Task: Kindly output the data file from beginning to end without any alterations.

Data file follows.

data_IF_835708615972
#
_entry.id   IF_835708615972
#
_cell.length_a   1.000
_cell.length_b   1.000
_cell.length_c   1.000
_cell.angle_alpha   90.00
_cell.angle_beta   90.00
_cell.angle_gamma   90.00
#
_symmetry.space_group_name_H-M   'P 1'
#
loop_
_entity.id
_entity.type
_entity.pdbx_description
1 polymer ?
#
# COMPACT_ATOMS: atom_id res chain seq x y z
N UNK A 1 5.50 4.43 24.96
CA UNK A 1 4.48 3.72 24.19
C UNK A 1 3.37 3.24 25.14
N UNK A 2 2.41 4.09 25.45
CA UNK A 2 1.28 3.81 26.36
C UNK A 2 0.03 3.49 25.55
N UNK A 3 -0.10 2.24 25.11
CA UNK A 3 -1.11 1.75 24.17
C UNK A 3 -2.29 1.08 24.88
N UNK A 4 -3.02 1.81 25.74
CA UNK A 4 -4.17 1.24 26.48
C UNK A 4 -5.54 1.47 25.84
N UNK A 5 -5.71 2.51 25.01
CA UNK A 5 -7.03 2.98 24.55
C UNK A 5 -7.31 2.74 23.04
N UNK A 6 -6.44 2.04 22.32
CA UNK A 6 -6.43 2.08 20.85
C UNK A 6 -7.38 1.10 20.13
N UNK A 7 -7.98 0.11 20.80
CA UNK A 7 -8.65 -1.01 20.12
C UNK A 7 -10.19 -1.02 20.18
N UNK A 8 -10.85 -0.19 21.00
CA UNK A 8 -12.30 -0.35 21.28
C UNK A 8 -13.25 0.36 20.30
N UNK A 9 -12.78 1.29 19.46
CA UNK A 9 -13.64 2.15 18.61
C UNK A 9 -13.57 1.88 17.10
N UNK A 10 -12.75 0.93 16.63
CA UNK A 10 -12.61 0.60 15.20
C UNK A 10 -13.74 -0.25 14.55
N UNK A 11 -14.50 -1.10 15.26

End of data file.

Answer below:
data_IF_835708615972
#
_entry.id   IF_835708615972
#
_cell.length_a   1.000
_cell.length_b   1.000
_cell.length_c   1.000
_cell.angle_alpha   90.00
_cell.angle_beta   90.00
_cell.angle_gamma   90.00
#
_symmetry.space_group_name_H-M   'P 1'
#
loop_
_entity.id
_entity.type
_entity.pdbx_description
1 polymer ?
#
# COMPACT_ATOMS: atom_id res chain seq x y z
N UNK A 1 5.50 4.43 24.96
CA UNK A 1 4.48 3.72 24.19
C UNK A 1 3.37 3.24 25.14
N UNK A 2 2.41 4.09 25.45
CA UNK A 2 1.28 3.81 26.36
C UNK A 2 0.03 3.49 25.55
N UNK A 3 -0.10 2.24 25.11
CA UNK A 3 -1.11 1.75 24.17
C UNK A 3 -2.29 1.08 24.88
N UNK A 4 -3.02 1.81 25.74
CA UNK A 4 -4.17 1.24 26.48
C UNK A 4 -5.54 1.47 25.84
N UNK A 5 -5.71 2.51 25.01
CA UNK A 5 -7.03 2.98 24.55
C UNK A 5 -7.31 2.74 23.04
N UNK A 6 -6.44 2.04 22.32
CA UNK A 6 -6.43 2.08 20.85
C UNK A 6 -7.38 1.10 20.13
N UNK A 7 -7.98 0.11 20.80
CA UNK A 7 -8.65 -1.01 20.12
C UNK A 7 -10.19 -1.02 20.18
N UNK A 8 -10.85 -0.19 21.00
CA UNK A 8 -12.30 -0.35 21.28
C UNK A 8 -13.25 0.36 20.30
N UNK A 9 -12.78 1.29 19.46
CA UNK A 9 -13.64 2.15 18.61
C UNK A 9 -13.57 1.88 17.10
N UNK A 10 -12.75 0.93 16.63
CA UNK A 10 -12.61 0.60 15.20
C UNK A 10 -13.74 -0.25 14.55
N UNK A 11 -14.50 -1.10 15.26